Elmer Cowley is the son of the owner of Cowley & Son’s store, a place that Will Henderson once described as “selling everything and nothing.” As a newcomer in town, Elmer is intensely resentful of George Willard and imagines that the young reporter can hear everything being said in his family’s store. He takes out his wrath for George on two traveling men who are making a business deal with his father Ebenezer, pulling a gun on them and demanding that they leave the store. Elmer’s father is left perplexed at his outburst.
The bizarre nature of the Cowley & Son’s store makes the family an oddity in the Winesburg community. Already alienated by his family’s reputation, Elmer Cowley’s outburst and threat of violence in his father’s store makes himself into even more of a spectacle.
Elmer leaves Winesburg to go walking out in the country along the railroad tracks. He passionately declares that he will prove himself to George Willard. Elmer has no reason to hate George but views the young man as representative of the town where he feels ostracized. He believes that George, as the only newspaper reporter in town, must have influenced Winesburg to condemn the Cowleys as strange and unlikable. Elmer, who has made no friends during his first year in Winesburg, assumes that George must always be happy and self-assured.
Elmer’s blind resentment of George Willard is revealed to be rooted in his perception of George as the epitome of Winesburg. Having failed to make friends during his first year in town, Enoch is incredibly lonely and is sure that George has never felt this way. Paranoid that George’s reporting has somehow influenced the community’s lackluster opinion of the Cowley family, Elmer makes him into the de facto object of his hatred.
On his walk, Elmer becomes cold and turns off into the woods to build a fire. He sits in the warmth for two hours and then makes his way out of the underbrush to find that he has come upon the farm where he grew up before moving to Winesburg. Elmer convinces Mook, his family’s old farmhand, to sit by the fire and listen to him rant about his frustrations. Elmer complains about his family’s “queerness” which makes them stand out in Winesburg and wishes that he could return to his simple life on the farm where he did not worry about what other people thought of him. Again, he pins his angst on George Willard and vows that he will stand up to him.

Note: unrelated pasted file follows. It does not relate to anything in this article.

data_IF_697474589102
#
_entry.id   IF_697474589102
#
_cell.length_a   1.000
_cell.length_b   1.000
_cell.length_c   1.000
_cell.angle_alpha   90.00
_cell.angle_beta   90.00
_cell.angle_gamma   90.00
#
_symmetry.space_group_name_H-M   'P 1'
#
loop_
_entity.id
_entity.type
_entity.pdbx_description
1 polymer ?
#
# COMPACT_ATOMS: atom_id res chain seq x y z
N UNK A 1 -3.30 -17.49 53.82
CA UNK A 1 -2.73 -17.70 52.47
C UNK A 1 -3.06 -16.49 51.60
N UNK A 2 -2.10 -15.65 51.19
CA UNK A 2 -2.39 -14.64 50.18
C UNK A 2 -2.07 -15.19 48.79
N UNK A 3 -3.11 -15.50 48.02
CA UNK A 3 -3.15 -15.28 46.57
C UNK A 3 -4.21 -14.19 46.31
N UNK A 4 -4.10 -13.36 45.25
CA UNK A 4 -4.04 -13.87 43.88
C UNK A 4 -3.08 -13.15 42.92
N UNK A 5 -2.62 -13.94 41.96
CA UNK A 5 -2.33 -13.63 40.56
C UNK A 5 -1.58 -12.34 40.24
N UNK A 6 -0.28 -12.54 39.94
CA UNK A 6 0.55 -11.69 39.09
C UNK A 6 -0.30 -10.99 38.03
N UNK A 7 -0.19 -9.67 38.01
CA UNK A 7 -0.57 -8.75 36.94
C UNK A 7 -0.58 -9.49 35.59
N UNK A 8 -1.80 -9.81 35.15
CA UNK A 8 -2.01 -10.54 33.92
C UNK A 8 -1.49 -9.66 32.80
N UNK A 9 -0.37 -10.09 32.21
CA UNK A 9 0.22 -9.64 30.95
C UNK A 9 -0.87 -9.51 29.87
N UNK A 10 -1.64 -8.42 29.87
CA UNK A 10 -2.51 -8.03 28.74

Elmer’s encounter with his family’s old farmhand serves as a point of connection with his past. This conversation, however, only leaves Elmer feeling more distraught at the alienation he experiences in Winesburg compared to the peaceful, contented life he led on his family’s old farm. As a result, his unfounded rage toward George grows deeper and he vows to seek justice.
Back in Winesburg, Elmer marches into the Eagle office and demands that George follow him outside. The two boys walk through Winesburg and George (unaware of Elmer’s secret resentment toward him) is delighted that he finally has the opportunity to befriend the newcomer whom he has been curious about. Suddenly, Elmer turns on George, yelling at him to leave him alone. He spends the next three hours wandering through the streets, feeling defeated and furious that he could not stand up for himself.
The blind hatred that Elmer feels toward George prevents him from ever realizing the ironic truth that George is actually the one person in Winesburg who does not preemptively judge him and his family. Whereas George innocently hopes to befriend him, Elmer’s resentment stands in the way of the connection he so desperately desires.
Elmer, distraught over his failed confrontation, robs twenty dollars from his father’s store and decides that he will run away from home. He plans to hop a train to Cleveland and start a new life there, free to work and make friends without his family’s “queer” reputation hanging over him. Inspired with newfound hope and confidence, Elmer decides that he will challenge George (and, by proxy, all of Winesburg) before he leaves.
Like several of the other teenagers in town, Elmer believes that escaping Winesburg is his only means of finding happiness and fulfillment. His vision of finding a job and making friends in a new city suggests a deep desire for independence and a fresh start away from the preconceived notions attached to his family name.
Elmer goes to the New Willard House hotel and demands that the night clerk wake George and send him downstairs. Again, Elmer is too flustered to speak his mind and instead confesses to George that he robbed his father’s store and hands over the money. In a fit of rage, he attacks George, relentlessly punching the boy until he is “half unconscious.” Elmer then hops on a passing train and leaves Winesburg, full of pride and assuring himself that “I ain’t so queer.”
Although Enoch finds pride in the fact that he was finally able to stand up for himself, his robbery of his father’s store and violence toward George are senseless acts. While he believes that beating up George proves that he is respectable, his underlying motivations are not clear to anyone but himself.